Lunds & Byerlys is a special place where you may walk in for only lemons and peanut butter and walk out with four frozen BOGO pizzas.
Lunds (those of us who lived here for a while may still call it Byerlys) is one of our more upscale grocery chains. I don’t shop here to save money. I come here when I want high quality deli foods or to get in and out efficiently. The customer service is good and it’s near my house. I fill in my weekly groceries here each week.
Lunds also happens to offer a good variety of frozen pizzas including local brands from around the Midwest. Seemily with more frequency Lunds offers a BOGO frozen pizza sale. Every single frozen pizza is buy-one-get-one-free. This means that you can get some of the more expensive frozen pizzas for about $4-6 each. You may even luck out and nab a Mucci’s pizza.
We buy so many frozen pizzas here that I’m starting a blog post to track them all here. Pizza brands are listed in alphabetical order:
Amy’s Roasted Vegetable Pizza – No Cheese
I haven’t typically seen this pizza offered in the BOGO sales so I was happy to grab an old favorite. Back in high school a friend once told me this was her favorite frozen pizza. I couldn’t believe what I was hearing.
She’s right, it’s a good pizza. We’ve been enjoying it for years. These are usually expensive at approx. $9 for a small pie so we don’t buy them often. The Trader Joe’s version is more affordable, but not quite as good as Amy’s. What makes this pizza taste satisfying is the caramelized onion sauce base. It may or may not also taste good dipped into ranch but I didn’t tell you that. Actually I did.
CAULIPOWER – Three Cheese
No, I’m not screaming CAULIPOWER, this is actually the name. The copy on the company website is a little cringy (i.e. “Why cauliflower? The short answer is OMG, cauliflower is awesome!”). Besides using cauliflower, the company claims their pizzas contain half the sugar of other cauliflower pizzas.
Lately, Byerly’s has been offering this brand of cauliflower crust pizzas for about $6 instead of $9. Each pizza isn’t large but bigger than an Amy’s pizza. The edges of the crust crisp but the bottom seemed to get soft quickly. Still, we enjoyed the sauce and chewy, milk-fatty cheese. There aren’t a lot of Italian seasonings or herbs sprinkled on top or in the sauce. The pizza is also saltier which I liked, but realize others may not.
Jake felt the crust had a more cauliflower-forward taste than the Milton brand pizzas we like from Costco. I felt CAULIPOWER’s crust has blander crust flavor and texture while Milton’s has a chewier texture and parmesany flavor.
Outsiders Pizza Company – Detroit Style Pizza – Three Cheese
We’re not very familiar with Detroit Style Pizza. In St. Louis our neighbor across the hall was really into Jet’s. From what we could gather, Detroit Style Pizza is a big pan pizza cut into rectangles. This Outsider’s pie was indeed a big, thick rectangle pizza. Whether or not it’s authentic, I can’t say. One of my blogger friends showed me a picture of real Detroit-style pizza and it didn’t look very similar except for the rectangle part.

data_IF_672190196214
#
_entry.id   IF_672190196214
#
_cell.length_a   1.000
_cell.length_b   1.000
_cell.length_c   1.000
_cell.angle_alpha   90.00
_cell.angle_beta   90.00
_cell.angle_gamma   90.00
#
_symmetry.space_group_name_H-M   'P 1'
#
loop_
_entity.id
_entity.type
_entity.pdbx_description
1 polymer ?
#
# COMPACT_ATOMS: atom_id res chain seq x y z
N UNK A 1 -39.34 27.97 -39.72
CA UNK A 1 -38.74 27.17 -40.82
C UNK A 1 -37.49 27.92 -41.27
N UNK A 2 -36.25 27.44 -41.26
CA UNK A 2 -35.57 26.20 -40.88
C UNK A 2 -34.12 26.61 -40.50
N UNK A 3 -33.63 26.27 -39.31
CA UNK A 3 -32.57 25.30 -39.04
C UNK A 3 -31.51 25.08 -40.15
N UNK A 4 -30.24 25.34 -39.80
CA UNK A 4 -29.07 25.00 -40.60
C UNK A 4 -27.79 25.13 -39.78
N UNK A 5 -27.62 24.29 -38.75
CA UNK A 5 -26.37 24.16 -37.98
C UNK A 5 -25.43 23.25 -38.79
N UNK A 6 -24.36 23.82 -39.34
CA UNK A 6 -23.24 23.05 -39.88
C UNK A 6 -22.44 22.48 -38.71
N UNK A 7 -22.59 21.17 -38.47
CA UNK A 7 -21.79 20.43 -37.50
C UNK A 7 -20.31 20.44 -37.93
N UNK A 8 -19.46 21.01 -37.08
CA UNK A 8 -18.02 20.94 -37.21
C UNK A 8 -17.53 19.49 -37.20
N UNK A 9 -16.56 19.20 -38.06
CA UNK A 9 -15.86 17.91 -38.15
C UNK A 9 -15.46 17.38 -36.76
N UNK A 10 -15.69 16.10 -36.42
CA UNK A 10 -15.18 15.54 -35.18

On a scale of bad-OK-Good-Great, this pizza tasted good. The crust was fluffy and almost flaky, almost tasting light. But when I read the nutrition label, the fat content per serving was so high it made me wonder if the crust is richer than it tastes. The sauce application was minimal and cheese layer was thinner than expected. We enjoyed the pizza but wouldn’t rush to purchase it again.
Pep’s Pizza Drafthaus – The 5 Cheese Growler
The man who started Pep’s pizza also co-founded Tombstone Pizza in Medford, Wi. This brand vaguely claims to handcrafted and inspired by “award-winning microbrews and restaurants around the country.”
This style of pizza is hefty in both crust and toppings layer. It took a while to bake – I ended up broiling it for a few seconds to crisp the center of the pizza. The cheeses include mozzarella, fontina, asiago, romano and parmesan. At first, the stronger smell of this pizza baking concerned me, for I wasn’t in the mood for a fancy cheese pizza. However, I ended up enjoying it more than I expected. All of the cheeses formed a thick, chewy layer with a nice flavor. The only thing is that the bottom of the crust didn’t stay super crisp because the toppings layer is so heavy.
Real ‘Za (Bernatello’s Foods) – Cheese Pizza
This pizza is ok. The package boasts of minimally processed, all natural ingredients and an artisan crust. If a frozen pizza advertises an artisanal crust, it’s probably bad. The cheese, sauce and seasonings all tasted fine, but the crust threw me. Upon trying to place the pizza in the oven, I knew it was, as Minnesotan’s like to call it, “different.” The crust is like if cornmeal was arranged in a circle and barely held together with something. Overall, the pizza tasted fine, but I didn’t love the crust.
Urban Pie Pizza Co – Brady Street Eight Cheeses With Creamy Garlic Alfredo Sauce
The alfredo sauce and cheese on this pizza tasted above average. What struck me as unusual was the crust. I liked the texture which was thin and very crisp. Adding to the richness of the alfredo sauce and cheese is a crust that has an almost flaky texture like the Home Run Inn pizzas, but it tastes of cheese. I couldn’t decide if it reminded me more of parmesan crisp or Cheez-It/pizza crust hybrid.
Not a bad thing, but all together rich enough that a couple of pieces were all I wanted.
More pizzas to come. In the meantime, check out this this brilliant post my cousin once wrote detailing his 13 step method to baking the perfect frozen pizza.